“My reporter was eager to ask Angelina Jolie about her plans to play Marilyn Monroe when they spoke at Monday’s premiere of Jolie’s new thriller, Salt. According to reports, author Andrew O’Hagan told the Edinburgh Book Festival that the star would fill Marilyn’s shoes in a film version of his novel, The Life and Opinions of Maf the Dog, opposite George Clooney as Frank Sinatra. But Jolie just looked bewildered. ‘Where did all these rumours come from?’ she asked. ‘I haven’t heard a thing about it! I don’t even know if I’d be the best person to play her.’ As to her rumoured co-star, she added, ‘I haven’t even talked to George about it.’ An embarrassed (or incensed?) O’Hagan – whose book contains the memories of Maf, a Maltese terrier given to Marilyn by Sinatra – went so far as to issue a statement about the confusion: ‘Despite what was said in the unchecked stories that appeared in the papers… I made no public statement about Ms Jolie or Mr Clooney… Everything about the film has still to be decided.’ Scarlett Johansson, anyone?”
“‘It’s really funny because I have just heard about this for the first time today,’ Angelina Jolie told Sky News, regarding her rumoured role as MM in an upcoming film of Andrew O’Hagan’s novel, Maf the Dog. ‘It’s news to me. I’m flattered – I suppose!'”
A few years ago, Douglas Kirkland recreated his 1961 Monroe photo shoot with Angelina Jolie, to stunning effect. While I do wonder if Jolie can recapture Marilyn’s fragile charm, she is a gifted actress and Hollywood’s biggest star right now. (Her performance in Life Or Something Like It, back in 2002, drew comparisons to Monroe in some quarters.)
Screen adaptations of two other Marilyn-related books, My Week With Marilyn and Blonde, are also rumoured to be in the pipeline.
Ever since Madonna and Stephen Meisel’s 1990 ‘Homage to Norma Jean’ spread in Vanity Fair, celebrities have been imitating Marilyn Monroe’s style – with mixed results.
“This trend of infinite iterations starts and ends with Marilyn Monroe, the dead starlet that every living starlet wants to imitate. As Lynn Hirschberg notes in a profile of Megan Fox (who has a Marilyn tattoo on her forearm), “Monroe was her own brand before branding existed.” What better way to send a career-branding message, then, than to channel the original tortured personal branding bombshell? Or so the logic goes.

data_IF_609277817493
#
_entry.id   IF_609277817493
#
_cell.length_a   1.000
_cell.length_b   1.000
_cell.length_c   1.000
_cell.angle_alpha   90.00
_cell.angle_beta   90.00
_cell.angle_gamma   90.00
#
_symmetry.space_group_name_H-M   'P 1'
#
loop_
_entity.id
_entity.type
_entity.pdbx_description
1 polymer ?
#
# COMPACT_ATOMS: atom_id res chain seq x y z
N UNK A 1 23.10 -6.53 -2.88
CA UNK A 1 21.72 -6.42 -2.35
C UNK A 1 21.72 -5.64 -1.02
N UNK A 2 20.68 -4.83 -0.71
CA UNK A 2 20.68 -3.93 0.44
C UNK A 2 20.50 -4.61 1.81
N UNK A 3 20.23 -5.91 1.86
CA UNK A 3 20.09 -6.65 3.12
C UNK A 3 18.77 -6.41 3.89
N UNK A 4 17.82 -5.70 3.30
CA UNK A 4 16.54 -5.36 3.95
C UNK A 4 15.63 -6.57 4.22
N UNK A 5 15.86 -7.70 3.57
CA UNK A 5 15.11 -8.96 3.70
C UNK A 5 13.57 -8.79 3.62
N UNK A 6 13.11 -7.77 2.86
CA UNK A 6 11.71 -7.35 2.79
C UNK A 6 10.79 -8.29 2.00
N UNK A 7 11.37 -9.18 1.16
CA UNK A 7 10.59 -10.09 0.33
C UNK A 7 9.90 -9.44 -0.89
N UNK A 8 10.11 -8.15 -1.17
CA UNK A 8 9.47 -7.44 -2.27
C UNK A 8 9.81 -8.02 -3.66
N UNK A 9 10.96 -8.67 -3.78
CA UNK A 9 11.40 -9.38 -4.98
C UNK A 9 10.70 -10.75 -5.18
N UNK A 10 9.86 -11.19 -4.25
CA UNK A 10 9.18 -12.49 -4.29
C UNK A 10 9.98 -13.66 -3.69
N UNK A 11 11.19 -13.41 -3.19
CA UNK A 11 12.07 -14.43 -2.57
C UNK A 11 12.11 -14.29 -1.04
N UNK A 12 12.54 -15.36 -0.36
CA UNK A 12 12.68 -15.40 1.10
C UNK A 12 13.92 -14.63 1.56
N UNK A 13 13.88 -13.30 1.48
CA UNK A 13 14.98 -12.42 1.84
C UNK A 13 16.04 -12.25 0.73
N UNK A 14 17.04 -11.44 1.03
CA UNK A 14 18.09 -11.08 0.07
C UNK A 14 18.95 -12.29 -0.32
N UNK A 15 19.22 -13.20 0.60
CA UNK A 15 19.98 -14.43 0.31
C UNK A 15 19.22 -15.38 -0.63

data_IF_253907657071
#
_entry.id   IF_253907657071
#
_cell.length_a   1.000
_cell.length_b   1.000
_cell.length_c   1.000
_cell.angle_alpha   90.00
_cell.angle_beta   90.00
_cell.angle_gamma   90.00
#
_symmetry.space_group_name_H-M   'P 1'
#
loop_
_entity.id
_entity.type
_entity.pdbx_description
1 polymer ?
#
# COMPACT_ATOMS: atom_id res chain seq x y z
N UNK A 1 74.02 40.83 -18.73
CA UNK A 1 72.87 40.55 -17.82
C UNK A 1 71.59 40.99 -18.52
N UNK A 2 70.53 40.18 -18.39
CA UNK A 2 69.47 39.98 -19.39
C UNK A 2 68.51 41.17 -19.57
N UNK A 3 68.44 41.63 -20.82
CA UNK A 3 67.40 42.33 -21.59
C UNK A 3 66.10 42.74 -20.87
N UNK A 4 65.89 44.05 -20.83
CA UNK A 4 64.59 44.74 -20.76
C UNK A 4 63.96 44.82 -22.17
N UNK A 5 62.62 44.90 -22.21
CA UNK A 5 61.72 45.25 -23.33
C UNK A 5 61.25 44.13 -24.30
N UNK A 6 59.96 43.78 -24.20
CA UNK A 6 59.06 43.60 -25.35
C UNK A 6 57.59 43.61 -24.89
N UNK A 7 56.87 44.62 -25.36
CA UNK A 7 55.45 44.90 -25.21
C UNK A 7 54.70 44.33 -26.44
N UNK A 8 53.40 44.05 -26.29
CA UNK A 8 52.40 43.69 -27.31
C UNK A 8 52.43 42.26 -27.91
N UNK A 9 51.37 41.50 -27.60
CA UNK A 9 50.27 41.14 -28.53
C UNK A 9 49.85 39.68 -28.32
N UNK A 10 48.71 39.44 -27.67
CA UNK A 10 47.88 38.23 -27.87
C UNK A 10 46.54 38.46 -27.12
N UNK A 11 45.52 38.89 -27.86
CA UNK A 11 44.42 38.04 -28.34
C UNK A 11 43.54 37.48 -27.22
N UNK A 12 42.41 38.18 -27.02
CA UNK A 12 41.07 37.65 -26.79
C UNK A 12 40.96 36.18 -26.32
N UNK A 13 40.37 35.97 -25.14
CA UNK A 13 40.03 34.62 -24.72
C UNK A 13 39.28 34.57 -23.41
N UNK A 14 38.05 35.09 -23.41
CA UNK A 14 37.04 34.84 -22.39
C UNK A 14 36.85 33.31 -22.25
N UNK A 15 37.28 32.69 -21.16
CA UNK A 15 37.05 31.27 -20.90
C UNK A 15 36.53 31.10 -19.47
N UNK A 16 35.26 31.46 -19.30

But the Marilyn kabuki act rarely works as intended. Every time I see Lindsay Lohan as Marilyn, I question the troubled starlet’s mental health. Every time I see Megan Fox as Marilyn, I wonder if she’s not just an Angelina imitator, but a LiLo imitator, too. When Nicole Kidman did Marilyn, she looked old. When Scarlett did Marilyn—well, that was actually pretty good. But when Jessica Simpson did Marilyn (via famed Marilyn lookalike Virna Lisi, making hers an imitation of an imitation) it was an unmitigated disaster, lifeless and awkward.
This is what the future will look like if we don’t kill the starlets-imitating-starlets trend now. Starlets, stylists, editors: Start cultivating your own iconic looks. Do something original! Surprise us! Otherwise we’ll all be spinning in tutus in the rain for the decades to come, and between the Monroe imitators flipping their skirts up on the sidewalk, and the Mary Tyler Moore imitators spinning with shopping bags, the streets are crowded enough with pantomimes, already.” – Gawker
Fans in the Everlasting Star community have been monitoring this trend for some time now, and you can look back at the many celebrity homages to MM – the good, the bad, and the downright bizarre – in the member’s forum.